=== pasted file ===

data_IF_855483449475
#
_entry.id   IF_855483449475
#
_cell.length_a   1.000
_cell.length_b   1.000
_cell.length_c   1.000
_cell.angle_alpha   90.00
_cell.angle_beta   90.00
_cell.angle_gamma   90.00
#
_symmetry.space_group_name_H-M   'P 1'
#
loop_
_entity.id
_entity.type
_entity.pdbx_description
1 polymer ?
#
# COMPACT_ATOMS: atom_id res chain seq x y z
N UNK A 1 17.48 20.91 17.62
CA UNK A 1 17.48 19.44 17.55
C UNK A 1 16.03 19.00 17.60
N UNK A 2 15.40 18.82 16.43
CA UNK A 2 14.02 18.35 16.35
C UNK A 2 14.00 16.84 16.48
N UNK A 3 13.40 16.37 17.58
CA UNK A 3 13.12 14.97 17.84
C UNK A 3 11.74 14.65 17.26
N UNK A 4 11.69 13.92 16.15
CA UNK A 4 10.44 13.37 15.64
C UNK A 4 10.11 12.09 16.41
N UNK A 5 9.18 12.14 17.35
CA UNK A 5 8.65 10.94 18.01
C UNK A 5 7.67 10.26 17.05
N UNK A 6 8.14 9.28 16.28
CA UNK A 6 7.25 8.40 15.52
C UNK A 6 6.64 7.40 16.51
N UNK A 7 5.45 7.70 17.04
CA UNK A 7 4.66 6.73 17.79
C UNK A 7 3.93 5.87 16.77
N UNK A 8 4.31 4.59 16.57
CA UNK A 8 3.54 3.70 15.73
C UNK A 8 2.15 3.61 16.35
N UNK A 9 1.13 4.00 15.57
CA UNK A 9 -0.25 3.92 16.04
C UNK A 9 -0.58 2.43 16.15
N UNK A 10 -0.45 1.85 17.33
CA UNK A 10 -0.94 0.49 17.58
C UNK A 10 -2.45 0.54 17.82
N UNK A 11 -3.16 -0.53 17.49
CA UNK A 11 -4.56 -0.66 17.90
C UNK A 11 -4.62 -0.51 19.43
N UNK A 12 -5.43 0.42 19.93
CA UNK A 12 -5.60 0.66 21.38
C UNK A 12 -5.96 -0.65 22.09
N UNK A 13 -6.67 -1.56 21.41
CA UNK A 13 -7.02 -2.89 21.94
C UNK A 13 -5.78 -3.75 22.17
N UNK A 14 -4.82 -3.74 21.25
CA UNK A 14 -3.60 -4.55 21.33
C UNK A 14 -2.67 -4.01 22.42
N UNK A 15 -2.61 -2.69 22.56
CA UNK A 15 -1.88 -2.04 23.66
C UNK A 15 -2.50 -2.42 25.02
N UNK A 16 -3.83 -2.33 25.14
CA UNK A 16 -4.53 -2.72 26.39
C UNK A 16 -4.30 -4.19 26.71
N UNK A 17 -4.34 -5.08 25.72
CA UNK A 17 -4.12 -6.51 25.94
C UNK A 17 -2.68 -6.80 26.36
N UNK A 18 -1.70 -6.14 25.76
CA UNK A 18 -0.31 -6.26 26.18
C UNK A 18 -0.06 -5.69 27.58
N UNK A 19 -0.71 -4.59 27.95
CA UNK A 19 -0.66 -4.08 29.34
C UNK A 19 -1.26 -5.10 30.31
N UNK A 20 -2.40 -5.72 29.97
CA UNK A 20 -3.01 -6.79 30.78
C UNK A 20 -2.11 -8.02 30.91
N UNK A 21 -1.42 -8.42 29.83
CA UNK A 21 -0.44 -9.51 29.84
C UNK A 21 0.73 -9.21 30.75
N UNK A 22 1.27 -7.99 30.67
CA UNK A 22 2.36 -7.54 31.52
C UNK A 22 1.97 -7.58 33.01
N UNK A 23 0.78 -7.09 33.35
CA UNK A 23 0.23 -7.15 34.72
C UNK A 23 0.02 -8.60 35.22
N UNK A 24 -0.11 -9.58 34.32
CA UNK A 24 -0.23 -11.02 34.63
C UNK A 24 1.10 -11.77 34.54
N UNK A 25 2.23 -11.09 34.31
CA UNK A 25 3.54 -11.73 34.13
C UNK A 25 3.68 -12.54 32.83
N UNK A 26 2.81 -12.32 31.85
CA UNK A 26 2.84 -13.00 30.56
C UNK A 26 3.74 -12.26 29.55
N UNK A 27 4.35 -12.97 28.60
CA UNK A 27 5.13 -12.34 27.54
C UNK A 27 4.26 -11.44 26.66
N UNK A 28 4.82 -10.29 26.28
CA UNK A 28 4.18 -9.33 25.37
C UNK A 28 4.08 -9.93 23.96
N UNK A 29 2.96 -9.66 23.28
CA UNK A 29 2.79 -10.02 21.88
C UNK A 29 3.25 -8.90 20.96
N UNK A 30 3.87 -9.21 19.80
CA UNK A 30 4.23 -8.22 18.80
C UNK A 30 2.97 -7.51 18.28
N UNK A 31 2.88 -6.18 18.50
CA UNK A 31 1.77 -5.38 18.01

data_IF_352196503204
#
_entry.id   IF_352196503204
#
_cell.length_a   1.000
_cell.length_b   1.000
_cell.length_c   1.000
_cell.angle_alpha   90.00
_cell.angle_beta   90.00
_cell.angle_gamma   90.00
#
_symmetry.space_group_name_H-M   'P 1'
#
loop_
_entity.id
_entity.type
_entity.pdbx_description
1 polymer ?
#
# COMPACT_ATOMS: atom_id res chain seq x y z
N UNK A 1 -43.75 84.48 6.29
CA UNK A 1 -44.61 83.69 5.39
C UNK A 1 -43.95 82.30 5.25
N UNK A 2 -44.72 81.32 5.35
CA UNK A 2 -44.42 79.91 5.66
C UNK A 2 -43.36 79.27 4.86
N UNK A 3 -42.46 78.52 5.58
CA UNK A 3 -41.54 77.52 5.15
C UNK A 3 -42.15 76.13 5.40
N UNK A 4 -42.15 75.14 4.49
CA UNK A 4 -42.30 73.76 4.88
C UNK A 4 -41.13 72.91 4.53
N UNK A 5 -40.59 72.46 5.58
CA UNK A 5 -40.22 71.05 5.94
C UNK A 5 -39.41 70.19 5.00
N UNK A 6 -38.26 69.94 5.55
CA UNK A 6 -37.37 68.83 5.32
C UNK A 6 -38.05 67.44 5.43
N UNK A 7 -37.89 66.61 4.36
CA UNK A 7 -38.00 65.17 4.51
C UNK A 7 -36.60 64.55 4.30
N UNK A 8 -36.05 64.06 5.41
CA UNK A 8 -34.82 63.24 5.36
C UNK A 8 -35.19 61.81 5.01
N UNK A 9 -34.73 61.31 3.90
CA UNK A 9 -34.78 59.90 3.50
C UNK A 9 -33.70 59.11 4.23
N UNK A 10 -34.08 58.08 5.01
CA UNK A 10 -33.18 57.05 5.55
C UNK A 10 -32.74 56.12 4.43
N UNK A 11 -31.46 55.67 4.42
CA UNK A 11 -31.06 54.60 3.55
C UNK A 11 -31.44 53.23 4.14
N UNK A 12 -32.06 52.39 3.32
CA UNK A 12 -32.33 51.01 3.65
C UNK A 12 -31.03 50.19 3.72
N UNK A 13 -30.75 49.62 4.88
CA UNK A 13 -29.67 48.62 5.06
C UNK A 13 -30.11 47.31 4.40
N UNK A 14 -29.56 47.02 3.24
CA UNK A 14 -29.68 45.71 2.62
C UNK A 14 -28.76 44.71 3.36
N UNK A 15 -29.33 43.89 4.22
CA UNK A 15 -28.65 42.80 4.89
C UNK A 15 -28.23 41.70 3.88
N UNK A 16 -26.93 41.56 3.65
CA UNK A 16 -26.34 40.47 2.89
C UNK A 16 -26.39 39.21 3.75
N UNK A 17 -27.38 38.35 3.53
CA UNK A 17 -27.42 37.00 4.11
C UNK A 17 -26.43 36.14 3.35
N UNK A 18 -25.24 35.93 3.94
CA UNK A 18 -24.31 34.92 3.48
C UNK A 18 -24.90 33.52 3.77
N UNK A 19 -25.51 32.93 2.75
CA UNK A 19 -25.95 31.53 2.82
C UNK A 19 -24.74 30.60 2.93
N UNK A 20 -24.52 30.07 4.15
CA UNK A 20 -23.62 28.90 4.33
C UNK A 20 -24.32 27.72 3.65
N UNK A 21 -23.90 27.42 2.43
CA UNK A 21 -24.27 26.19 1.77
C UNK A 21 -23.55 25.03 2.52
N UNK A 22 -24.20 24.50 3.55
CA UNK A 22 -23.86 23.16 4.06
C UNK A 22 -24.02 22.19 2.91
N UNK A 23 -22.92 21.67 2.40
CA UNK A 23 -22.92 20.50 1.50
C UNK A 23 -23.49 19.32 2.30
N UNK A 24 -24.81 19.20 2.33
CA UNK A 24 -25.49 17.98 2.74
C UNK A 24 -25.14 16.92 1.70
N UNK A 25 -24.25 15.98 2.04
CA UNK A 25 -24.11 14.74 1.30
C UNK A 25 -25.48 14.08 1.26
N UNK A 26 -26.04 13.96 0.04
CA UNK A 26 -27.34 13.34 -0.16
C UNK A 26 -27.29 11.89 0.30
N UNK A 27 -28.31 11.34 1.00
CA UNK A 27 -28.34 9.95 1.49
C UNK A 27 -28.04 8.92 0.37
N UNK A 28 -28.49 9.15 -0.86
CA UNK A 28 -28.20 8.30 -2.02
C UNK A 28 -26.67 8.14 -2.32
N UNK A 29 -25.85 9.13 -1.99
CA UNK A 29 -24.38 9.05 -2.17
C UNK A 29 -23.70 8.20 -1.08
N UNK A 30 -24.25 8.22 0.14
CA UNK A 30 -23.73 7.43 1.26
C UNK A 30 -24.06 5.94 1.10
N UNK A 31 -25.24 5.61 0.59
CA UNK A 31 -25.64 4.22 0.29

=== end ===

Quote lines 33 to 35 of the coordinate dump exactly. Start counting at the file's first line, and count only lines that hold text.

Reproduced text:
N UNK A 5 9.18 12.14 17.35
CA UNK A 5 8.65 10.94 18.01
C UNK A 5 7.67 10.26 17.05